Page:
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Socioeconomic and demographic disparities in treatment for carcinomas of the colon and rectum
Article first published online: 28 JUN 2002
Copyright © 2002 American Cancer Society
Volume 95, Issue 1, pages 39–46, 1 July 2002
How to Cite
VanEenwyk, J., Campo, J. S. and Ossiander, E. M. (2002), Socioeconomic and demographic disparities in treatment for carcinomas of the colon and rectum. Cancer, 95: 39–46. doi: 10.1002/cncr.10645
- Issue published online: 28 JUN 2002
- Article first published online: 28 JUN 2002
- Manuscript Accepted: 2 JAN 2002
- Manuscript Revised: 27 DEC 2001
- Manuscript Received: 1 OCT 2001
- Centers for Disease Control and Prevention Cooperative Agreement. Grant Number: U75/CCU010709-05
- Surveillance, Epidemiology, and End Results (SEER) Program of the National Cancer Institute. Grant Number: NO1-CN-67009
- Fred Hutchinson Cancer Research Center
- colorectal neoplasms;
- socioeconomic factors;
- adjuvant therapy
The current study examined the relationship between socioeconomic and demographic factors and type of treatment for carcinomas of the colon and rectum. The National Institutes of Health and the National Cancer Institute recommend surgery followed by adjuvant chemo- and/or radiotherapy for Stage III colon and Stages II and III rectal carcinomas.
The authors linked Washington State's cancer registry and hospital discharge records and U.S. census data to assess socioeconomic and demographic factors related to treatment, controlling for clinical factors.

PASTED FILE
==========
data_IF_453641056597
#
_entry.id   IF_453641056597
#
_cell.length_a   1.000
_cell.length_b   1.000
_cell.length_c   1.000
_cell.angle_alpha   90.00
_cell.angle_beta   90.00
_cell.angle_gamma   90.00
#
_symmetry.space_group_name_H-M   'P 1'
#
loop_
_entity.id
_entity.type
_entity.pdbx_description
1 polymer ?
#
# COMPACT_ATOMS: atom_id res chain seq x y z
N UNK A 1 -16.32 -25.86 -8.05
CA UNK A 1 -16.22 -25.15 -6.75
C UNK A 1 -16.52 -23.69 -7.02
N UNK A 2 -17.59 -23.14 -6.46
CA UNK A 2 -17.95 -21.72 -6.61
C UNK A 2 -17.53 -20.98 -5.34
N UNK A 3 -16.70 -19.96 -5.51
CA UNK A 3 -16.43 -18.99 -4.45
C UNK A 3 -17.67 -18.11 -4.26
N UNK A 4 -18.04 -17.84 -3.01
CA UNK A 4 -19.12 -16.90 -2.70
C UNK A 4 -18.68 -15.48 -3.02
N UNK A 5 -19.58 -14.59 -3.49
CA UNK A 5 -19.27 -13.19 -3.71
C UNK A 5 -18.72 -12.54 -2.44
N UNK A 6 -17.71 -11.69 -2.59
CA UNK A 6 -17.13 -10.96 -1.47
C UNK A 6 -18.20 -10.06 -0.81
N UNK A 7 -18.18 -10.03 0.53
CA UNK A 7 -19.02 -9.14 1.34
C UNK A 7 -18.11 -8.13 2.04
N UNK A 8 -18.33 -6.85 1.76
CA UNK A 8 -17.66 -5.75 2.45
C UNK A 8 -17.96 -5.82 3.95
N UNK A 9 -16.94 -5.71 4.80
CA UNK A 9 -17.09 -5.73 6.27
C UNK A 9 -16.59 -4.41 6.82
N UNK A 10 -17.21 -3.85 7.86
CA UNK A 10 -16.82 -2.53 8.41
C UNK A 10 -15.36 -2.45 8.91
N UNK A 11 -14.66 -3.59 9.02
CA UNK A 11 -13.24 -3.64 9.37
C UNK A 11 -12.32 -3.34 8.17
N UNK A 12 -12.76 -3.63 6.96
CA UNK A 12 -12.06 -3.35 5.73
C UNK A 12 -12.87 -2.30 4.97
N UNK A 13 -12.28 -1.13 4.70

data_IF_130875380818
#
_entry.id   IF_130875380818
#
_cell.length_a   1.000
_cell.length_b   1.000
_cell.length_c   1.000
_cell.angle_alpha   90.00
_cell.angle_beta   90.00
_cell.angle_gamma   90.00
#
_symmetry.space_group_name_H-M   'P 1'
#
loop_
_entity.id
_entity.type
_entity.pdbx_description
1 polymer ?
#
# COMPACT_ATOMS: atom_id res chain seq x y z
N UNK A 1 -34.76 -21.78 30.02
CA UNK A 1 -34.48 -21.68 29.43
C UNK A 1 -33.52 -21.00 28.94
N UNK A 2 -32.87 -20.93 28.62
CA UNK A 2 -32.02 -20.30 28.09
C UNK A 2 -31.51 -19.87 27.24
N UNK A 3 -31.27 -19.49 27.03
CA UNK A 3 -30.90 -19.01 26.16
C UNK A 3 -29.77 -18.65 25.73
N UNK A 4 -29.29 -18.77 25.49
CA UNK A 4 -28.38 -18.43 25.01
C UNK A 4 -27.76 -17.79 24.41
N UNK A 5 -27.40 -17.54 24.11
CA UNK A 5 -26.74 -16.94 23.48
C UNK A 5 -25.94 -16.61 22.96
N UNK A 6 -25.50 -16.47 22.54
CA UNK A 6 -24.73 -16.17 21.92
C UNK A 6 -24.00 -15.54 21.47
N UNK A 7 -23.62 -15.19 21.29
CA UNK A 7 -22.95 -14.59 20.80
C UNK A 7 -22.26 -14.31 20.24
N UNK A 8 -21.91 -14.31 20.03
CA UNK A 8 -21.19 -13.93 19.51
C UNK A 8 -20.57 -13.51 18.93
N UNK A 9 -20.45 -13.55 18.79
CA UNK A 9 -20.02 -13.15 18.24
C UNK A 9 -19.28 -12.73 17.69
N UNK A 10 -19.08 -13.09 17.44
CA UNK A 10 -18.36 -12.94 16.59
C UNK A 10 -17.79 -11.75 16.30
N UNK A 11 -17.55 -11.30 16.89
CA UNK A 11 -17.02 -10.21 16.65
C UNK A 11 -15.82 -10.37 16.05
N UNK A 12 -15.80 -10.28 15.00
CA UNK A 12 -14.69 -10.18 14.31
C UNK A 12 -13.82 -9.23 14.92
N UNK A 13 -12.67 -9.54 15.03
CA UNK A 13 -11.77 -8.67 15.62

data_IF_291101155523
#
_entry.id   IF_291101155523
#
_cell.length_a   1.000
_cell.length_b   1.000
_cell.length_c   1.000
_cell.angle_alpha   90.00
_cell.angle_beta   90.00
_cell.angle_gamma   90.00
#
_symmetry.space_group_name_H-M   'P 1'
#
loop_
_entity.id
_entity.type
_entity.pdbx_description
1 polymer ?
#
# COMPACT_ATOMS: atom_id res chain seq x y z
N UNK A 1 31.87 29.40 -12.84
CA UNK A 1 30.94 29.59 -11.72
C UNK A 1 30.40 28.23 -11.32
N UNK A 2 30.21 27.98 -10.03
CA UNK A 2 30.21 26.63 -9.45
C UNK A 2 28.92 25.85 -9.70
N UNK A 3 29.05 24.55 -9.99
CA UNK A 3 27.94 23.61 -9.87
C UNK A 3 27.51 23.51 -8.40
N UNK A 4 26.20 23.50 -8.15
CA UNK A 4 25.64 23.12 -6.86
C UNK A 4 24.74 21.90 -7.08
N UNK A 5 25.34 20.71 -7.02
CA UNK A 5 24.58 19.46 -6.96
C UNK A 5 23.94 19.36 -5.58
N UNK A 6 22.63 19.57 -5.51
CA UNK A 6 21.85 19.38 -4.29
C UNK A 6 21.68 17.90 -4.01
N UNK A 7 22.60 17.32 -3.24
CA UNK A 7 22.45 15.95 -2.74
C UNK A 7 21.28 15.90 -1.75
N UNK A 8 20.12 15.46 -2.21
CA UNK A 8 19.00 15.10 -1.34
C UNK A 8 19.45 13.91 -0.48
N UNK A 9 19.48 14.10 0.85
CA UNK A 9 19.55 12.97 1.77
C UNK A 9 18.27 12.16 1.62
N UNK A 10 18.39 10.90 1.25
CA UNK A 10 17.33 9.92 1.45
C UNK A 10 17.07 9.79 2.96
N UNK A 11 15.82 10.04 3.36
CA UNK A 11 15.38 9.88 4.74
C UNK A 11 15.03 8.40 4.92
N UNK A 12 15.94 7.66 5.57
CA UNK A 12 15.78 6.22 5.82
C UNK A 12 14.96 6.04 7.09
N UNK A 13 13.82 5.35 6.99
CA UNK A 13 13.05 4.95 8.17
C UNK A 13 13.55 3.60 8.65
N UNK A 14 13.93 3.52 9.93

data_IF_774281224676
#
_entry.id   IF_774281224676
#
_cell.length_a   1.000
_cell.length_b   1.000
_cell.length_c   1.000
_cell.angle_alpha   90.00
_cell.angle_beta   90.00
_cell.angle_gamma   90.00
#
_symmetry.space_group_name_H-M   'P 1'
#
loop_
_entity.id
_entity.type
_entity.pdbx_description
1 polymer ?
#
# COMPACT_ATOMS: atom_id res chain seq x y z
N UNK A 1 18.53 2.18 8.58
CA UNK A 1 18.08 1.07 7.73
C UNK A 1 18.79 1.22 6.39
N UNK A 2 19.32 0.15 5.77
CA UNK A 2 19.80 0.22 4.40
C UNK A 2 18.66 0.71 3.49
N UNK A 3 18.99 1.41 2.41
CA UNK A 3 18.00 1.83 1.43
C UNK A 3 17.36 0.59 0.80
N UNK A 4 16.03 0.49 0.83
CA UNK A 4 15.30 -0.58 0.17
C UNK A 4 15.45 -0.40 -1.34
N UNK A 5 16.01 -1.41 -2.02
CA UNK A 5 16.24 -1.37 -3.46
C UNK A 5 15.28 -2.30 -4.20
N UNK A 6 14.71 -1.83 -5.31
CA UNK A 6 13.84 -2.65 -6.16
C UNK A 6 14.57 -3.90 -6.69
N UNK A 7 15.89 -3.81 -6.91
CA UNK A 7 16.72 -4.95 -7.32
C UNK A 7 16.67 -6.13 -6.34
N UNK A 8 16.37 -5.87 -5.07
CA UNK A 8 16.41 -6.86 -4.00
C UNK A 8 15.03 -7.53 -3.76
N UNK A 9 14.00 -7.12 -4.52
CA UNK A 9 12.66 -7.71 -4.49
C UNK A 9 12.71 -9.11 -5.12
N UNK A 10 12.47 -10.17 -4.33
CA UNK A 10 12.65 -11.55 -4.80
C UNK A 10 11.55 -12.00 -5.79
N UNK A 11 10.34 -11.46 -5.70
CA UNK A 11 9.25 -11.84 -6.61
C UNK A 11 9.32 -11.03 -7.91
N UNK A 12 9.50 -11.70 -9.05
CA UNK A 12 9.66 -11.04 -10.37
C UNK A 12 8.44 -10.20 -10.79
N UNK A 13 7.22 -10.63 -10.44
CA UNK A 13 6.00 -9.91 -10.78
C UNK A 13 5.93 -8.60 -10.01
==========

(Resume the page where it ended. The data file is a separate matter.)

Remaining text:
Compared to colon carcinoma patients under age 65 years, patients aged 75–84 years and 85 years or older were at higher risk for a treatment plan of surgery without adjuvant therapy (adjusted odds ratio [OR] = 2.5, 95% confidence interval [CI] = 1.3–4.7; OR = 14.1, CI = 6.3–31.4, respectively). Risk of no adjuvant therapy was more than doubled for patients in zip codes in the lowest quartile of per capita income compared to the top three quartiles (OR = 2.3, CI = 1.5–3.4) and for those with Medicare compared to private insurance (OR = 2.2, CI = 1.3–3.8). Older patients with rectal carcinoma were also at higher risk of a treatment plan that did not include adjuvant therapy.
The current findings suggest disparities in the provision of recommended medical procedures related to socioeconomic and demographic factors. Cancer 2002;95:39–46. © 2002 American Cancer Society.